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Of turf, trees and air quality: does roadside moss trap more particulate matter than leaves?

Conference Paper


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Abstract


  • Plants in urban areas interact with air quality in numerous ways. Firstly, pollutants from industry, vehicular and residential sources can be detrimental to plant growth. Secondly, plants sometimes contribute to poor air quality, for instance by emitting allergens such as pollen, or by trapping pollutants in street canyons and thirdly, with appropriate placement some species improve air quality through phytoremediation. A common urban pollutant is particulate matter (PM - small particles of solid or liquid). While this is of concern to human health, less well known is its effect on vegetation and while moss is commonly studied as a biomonitor, there is little research on how it is affected by urbanisation. Our objective was to measure PM entrapment by roadside moss turfs and compare it to leaves of a common Australian tree species, Pittosporum undulatum on an urban gradient.,,

Publication Date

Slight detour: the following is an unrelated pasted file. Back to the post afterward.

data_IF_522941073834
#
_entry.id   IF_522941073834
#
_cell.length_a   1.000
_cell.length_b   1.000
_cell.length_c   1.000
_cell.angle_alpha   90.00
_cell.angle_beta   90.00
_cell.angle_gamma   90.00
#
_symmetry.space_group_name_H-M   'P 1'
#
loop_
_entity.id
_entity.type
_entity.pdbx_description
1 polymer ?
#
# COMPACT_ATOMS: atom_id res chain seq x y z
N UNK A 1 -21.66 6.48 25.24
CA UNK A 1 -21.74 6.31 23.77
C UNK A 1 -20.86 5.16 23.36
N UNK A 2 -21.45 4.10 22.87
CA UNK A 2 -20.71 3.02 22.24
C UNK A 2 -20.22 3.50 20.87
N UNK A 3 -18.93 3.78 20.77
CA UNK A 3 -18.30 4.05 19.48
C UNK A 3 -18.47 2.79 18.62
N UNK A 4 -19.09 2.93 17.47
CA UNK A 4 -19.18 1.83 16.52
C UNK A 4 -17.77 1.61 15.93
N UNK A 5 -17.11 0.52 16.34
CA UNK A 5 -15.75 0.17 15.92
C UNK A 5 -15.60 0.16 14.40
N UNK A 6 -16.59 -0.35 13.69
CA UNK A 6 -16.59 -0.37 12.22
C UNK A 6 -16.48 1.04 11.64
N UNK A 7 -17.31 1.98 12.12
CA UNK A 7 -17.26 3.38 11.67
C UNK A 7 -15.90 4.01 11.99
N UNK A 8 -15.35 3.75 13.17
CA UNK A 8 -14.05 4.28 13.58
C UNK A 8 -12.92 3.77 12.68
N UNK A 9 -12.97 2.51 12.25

• 2019

Citation


  • Haynes, A., Popek, R., Boles, M., Paton-Walsh, C. & Robinson, S. A. (2019). Of turf, trees and air quality: does roadside moss trap more particulate matter than leaves?. International Association of Bryologists (IAB), International Molecular Moss Science Society (iMOSS), Sociedad Espanola de Briologia (SEB) 2019 Conference (pp. 56-57).

Ro Full-text Url


  • https://ro.uow.edu.au/cgi/viewcontent.cgi?article=2076&context=smhpapers1

Ro Metadata Url


  • http://ro.uow.edu.au/smhpapers1/1062

Start Page


  • 56

End Page


  • 57

Abstract


  • Plants in urban areas interact with air quality in numerous ways. Firstly, pollutants from industry, vehicular and residential sources can be detrimental to plant growth. Secondly, plants sometimes contribute to poor air quality, for instance by emitting allergens such as pollen, or by trapping pollutants in street canyons and thirdly, with appropriate placement some species improve air quality through phytoremediation. A common urban pollutant is particulate matter (PM - small particles of solid or liquid). While this is of concern to human health, less well known is its effect on vegetation and while moss is commonly studied as a biomonitor, there is little research on how it is affected by urbanisation. Our objective was to measure PM entrapment by roadside moss turfs and compare it to leaves of a common Australian tree species, Pittosporum undulatum on an urban gradient.,,

Publication Date


  • 2019

Citation


  • Haynes, A., Popek, R., Boles, M., Paton-Walsh, C. & Robinson, S. A. (2019). Of turf, trees and air quality: does roadside moss trap more particulate matter than leaves?. International Association of Bryologists (IAB), International Molecular Moss Science Society (iMOSS), Sociedad Espanola de Briologia (SEB) 2019 Conference (pp. 56-57).

Ro Full-text Url


  • https://ro.uow.edu.au/cgi/viewcontent.cgi?article=2076&context=smhpapers1

Ro Metadata Url


  • http://ro.uow.edu.au/smhpapers1/1062

Start Page


  • 56

End Page


  • 57